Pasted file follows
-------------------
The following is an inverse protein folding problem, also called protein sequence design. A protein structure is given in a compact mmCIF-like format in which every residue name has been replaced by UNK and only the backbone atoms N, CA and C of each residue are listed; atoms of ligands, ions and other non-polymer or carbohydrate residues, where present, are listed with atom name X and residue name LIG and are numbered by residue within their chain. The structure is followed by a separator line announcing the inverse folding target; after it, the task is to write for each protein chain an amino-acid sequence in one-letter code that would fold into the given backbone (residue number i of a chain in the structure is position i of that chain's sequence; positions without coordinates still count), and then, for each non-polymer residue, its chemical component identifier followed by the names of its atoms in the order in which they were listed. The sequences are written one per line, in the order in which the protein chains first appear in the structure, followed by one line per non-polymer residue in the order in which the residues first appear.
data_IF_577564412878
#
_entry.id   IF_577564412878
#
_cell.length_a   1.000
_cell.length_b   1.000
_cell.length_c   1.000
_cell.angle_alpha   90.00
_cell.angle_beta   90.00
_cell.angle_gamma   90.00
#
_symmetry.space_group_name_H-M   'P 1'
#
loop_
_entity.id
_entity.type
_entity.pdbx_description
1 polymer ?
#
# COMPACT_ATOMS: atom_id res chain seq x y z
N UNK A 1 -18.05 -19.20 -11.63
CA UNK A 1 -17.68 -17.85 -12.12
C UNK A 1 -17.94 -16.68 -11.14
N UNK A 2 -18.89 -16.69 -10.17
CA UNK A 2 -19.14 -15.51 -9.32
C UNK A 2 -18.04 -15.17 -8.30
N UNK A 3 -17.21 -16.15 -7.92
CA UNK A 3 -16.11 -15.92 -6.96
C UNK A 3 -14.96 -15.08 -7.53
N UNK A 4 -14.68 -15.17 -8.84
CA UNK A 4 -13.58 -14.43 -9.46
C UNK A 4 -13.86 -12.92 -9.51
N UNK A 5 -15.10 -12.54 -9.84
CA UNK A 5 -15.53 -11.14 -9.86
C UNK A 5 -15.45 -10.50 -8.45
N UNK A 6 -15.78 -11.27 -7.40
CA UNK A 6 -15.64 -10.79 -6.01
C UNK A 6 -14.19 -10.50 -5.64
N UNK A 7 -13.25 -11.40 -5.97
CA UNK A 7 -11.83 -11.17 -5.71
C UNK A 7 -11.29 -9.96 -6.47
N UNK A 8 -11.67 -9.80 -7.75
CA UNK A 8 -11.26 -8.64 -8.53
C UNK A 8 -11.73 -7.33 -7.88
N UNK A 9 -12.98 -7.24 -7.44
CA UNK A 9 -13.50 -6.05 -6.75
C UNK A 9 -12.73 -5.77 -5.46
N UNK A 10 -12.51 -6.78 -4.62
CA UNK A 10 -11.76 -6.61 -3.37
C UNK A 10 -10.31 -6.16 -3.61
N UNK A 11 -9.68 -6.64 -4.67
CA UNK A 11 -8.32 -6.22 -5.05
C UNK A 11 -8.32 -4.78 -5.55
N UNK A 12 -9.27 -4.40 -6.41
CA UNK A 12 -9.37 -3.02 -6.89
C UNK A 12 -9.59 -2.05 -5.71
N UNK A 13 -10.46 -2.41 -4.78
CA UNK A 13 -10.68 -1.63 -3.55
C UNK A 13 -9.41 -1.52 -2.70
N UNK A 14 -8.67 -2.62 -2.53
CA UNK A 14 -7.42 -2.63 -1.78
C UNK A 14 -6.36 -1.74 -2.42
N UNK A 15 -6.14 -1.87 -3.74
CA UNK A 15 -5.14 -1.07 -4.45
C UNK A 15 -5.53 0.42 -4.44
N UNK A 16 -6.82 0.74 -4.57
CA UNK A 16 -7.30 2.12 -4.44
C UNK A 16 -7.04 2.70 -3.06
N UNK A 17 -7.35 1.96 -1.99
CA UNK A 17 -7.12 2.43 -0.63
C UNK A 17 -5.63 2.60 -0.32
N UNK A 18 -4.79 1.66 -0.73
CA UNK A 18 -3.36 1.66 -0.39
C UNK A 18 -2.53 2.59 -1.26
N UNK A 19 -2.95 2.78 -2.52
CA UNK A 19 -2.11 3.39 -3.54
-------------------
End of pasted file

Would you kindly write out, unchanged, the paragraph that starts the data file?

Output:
The following is an inverse protein folding problem, also called protein sequence design. A protein structure is given in a compact mmCIF-like format in which every residue name has been replaced by UNK and only the backbone atoms N, CA and C of each residue are listed; atoms of ligands, ions and other non-polymer or carbohydrate residues, where present, are listed with atom name X and residue name LIG and are numbered by residue within their chain. The structure is followed by a separator line announcing the inverse folding target; after it, the task is to write for each protein chain an amino-acid sequence in one-letter code that would fold into the given backbone (residue number i of a chain in the structure is position i of that chain's sequence; positions without coordinates still count), and then, for each non-polymer residue, its chemical component identifier followed by the names of its atoms in the order in which they were listed. The sequences are written one per line, in the order in which the protein chains first appear in the structure, followed by one line per non-polymer residue in the order in which the residues first appear.